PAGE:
I heard something on the tv the other day that planted a brain seed.
They were talking about figure skaters and how they have to go against their natural instincts. I’m not a physics girl, but it did start me thinking. Skaters spend large parts of their day feeling like they are falling. Myself when I feel like I am falling it is my natural response to try and resist against gravity and catch myself.
After turning this over in my mind for a couple of days, this idea of skaters resisting their instincts to not catch themselves, and do so over and over again in order to learn, grow and perfect their skill, is yet another example of how resistance builds strength. Then came the lightbulb of how this relates to parenting.
For the last 21 years, I have carried 3 babies in my belly, and dedicated a large part of my existence to protecting these little cubs. Anyone who has experienced the surge of a momma or poppa bear roaring into action to protect their baby bear. Can probably all agree it’s a very physical, instinctual response when we feel our offspring is in some sort of perceived danger. Now, I use the term danger very loosely, because if we are being completely honest, often times the protective instinct comes from situations where we feel our baby cub is being wrongly accused, unjustly treated, picked on, you get the picture.
The question I now ask myself. Is running to take our cubs side the best thing we can do for them? My answer is NO! Even though going forward I will most likely still have moments where my instincts kick in and I try to protect my baby bear, without gathering all the facts, looking at their part in things or embracing an opportunity to grow and navigate life on their own. My answer is now, in order to let our children, find their strength in adversity, learn how to work through problems and also take responsibility for their part in an interaction. The most supportive parenting we can offer our children is, taking a step back, deep breath and having a little conversation with ourselves. You see the instinct to protect in a noble one, when we see our child in distress, our heart immediately takes over and we want to protect them at all costs, we don’t need details, we need to love and protect. If we can take a deep breath, step back, and come up to our heads. The air starts to clear and we can realize this is a learning opportunity put in our child’s path. A gift to prove they are resilient, resourceful and whole. They have the ability to learn and strengthen from any situation they find themselves. They are not victims, they do not need to be enabled by their parents. We should not insult the intelligence of our children by telling them they are special, great and unique. We should challenge them to over come adversity. Take on life’s challenges to strengthen character, and give them the kindness of honesty. You see greatness is really only sweet if its achieved through hard work, tough lessons and a building of integrity and character. Children who are told they are great, just because their parents think so, are the children who grow up, insecure, entitled and hard to be around. They know themselves they are living a lie, because they never really had to strive for greatness, they were just anointed by their parents.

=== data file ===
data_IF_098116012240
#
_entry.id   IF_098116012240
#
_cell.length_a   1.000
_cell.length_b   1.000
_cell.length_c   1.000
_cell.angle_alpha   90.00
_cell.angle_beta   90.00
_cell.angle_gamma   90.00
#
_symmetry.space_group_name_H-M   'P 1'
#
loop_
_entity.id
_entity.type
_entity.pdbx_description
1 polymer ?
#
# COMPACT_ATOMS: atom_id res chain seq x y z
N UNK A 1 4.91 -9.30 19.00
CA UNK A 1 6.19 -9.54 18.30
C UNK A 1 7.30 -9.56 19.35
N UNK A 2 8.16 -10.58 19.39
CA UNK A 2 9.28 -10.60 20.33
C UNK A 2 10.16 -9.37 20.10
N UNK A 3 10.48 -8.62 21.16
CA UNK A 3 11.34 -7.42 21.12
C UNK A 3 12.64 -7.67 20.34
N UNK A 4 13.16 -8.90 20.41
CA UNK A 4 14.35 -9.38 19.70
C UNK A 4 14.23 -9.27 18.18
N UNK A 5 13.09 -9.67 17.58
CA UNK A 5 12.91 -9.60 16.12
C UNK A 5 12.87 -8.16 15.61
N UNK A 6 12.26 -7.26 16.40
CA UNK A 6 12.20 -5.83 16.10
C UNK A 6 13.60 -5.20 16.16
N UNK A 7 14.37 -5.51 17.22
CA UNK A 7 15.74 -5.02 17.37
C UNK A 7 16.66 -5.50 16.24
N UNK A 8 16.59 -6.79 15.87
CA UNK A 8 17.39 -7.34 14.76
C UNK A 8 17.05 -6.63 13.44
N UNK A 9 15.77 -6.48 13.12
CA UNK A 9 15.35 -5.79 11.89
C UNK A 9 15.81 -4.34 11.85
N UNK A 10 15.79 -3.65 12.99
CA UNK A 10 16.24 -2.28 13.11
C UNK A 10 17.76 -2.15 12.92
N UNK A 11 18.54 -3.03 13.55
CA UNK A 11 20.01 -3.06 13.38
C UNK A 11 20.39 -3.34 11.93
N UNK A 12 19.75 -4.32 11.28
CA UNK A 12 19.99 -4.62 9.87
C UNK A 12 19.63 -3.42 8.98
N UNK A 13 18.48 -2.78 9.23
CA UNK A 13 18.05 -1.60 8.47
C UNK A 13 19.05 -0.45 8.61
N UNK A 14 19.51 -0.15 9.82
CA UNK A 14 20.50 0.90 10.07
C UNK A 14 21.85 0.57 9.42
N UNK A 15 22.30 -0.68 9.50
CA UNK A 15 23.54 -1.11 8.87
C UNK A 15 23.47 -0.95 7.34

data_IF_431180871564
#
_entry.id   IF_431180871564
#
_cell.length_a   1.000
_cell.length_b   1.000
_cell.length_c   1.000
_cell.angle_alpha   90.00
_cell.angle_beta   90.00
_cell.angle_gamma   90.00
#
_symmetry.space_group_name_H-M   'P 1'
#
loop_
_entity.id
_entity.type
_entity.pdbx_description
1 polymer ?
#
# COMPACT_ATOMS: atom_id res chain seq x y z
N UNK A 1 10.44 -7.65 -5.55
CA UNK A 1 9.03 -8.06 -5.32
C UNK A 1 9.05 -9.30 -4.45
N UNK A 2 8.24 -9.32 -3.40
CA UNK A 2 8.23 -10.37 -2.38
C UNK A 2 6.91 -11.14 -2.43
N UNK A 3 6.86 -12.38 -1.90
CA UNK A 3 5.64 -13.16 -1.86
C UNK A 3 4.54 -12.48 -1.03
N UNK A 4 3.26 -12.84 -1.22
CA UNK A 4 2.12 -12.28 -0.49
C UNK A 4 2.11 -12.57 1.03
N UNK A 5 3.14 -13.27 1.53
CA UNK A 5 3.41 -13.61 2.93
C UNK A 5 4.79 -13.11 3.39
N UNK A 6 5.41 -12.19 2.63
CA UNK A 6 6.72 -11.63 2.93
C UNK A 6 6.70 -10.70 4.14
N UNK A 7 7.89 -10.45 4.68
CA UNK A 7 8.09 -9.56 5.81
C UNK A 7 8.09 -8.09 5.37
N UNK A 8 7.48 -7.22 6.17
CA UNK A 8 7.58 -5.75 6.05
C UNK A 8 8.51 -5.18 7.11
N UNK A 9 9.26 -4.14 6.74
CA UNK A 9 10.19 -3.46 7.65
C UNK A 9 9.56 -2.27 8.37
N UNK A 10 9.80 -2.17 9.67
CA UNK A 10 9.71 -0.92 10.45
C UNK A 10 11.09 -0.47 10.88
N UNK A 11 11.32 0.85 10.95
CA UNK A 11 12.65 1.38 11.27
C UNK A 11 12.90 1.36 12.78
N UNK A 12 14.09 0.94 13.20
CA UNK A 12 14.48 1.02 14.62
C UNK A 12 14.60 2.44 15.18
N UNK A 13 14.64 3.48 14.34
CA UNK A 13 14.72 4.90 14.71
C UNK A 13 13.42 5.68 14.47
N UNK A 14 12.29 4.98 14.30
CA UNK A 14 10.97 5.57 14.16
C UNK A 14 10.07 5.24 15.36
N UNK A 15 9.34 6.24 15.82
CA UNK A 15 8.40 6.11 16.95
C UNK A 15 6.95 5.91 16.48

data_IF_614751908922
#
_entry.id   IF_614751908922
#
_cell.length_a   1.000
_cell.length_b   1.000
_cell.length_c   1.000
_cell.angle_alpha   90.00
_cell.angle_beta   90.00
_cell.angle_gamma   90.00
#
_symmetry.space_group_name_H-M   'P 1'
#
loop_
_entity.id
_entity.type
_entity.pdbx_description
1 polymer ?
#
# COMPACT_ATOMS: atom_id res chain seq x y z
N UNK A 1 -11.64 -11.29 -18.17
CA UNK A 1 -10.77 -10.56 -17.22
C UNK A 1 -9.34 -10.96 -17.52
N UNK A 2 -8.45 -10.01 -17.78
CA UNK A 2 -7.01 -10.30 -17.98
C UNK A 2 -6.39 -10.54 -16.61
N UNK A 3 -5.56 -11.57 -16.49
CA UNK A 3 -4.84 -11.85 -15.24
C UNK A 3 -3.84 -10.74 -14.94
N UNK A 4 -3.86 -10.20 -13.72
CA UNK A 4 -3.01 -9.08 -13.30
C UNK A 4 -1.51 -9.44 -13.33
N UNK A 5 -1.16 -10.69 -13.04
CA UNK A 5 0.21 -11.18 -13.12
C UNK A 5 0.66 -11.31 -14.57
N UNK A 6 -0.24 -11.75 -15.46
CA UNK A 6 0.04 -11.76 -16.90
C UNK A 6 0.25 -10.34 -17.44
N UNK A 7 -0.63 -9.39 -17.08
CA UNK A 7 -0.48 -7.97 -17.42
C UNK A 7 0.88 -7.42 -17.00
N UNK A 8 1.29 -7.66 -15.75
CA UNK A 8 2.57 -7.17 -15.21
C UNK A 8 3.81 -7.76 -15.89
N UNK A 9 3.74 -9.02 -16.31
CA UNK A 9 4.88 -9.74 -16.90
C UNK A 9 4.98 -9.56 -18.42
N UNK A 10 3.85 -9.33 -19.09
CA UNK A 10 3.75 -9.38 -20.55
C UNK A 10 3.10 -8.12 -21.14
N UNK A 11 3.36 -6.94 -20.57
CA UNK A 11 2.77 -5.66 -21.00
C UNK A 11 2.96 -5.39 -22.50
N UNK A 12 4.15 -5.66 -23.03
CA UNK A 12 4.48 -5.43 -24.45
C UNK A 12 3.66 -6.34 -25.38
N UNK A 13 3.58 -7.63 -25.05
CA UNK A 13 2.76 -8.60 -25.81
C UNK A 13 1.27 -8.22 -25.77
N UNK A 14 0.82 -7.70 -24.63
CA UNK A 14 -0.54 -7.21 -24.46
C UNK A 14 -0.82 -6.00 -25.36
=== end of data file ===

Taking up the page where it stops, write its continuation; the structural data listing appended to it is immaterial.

I am going to continue to do my very best, to let my children learn from their mistakes, instead of covering them. Take responsibility for their part in an interaction. If someone wrongs them, I want my child to learn to collect the facts and advocate for themselves. I want my child to learn life changing skills built through over coming adversity.
I am going to do my very best to resist the pull of gravity on my heart. I want them to learn to navigate the world on their own, using the tools and values we teach them. I have this strange theory that life really does come down to all of our old proverbs, give a man a fish and he eats for a day, teach a man to fish and he can eat for a lifetime. I want my children to eat for a lifetime, so once again, I am going to buckle momma bear in and do my best to stay in my seat. I am going to strengthen my inner figure skater, resist the urge to catch myself, and let my children strengthen their life skills.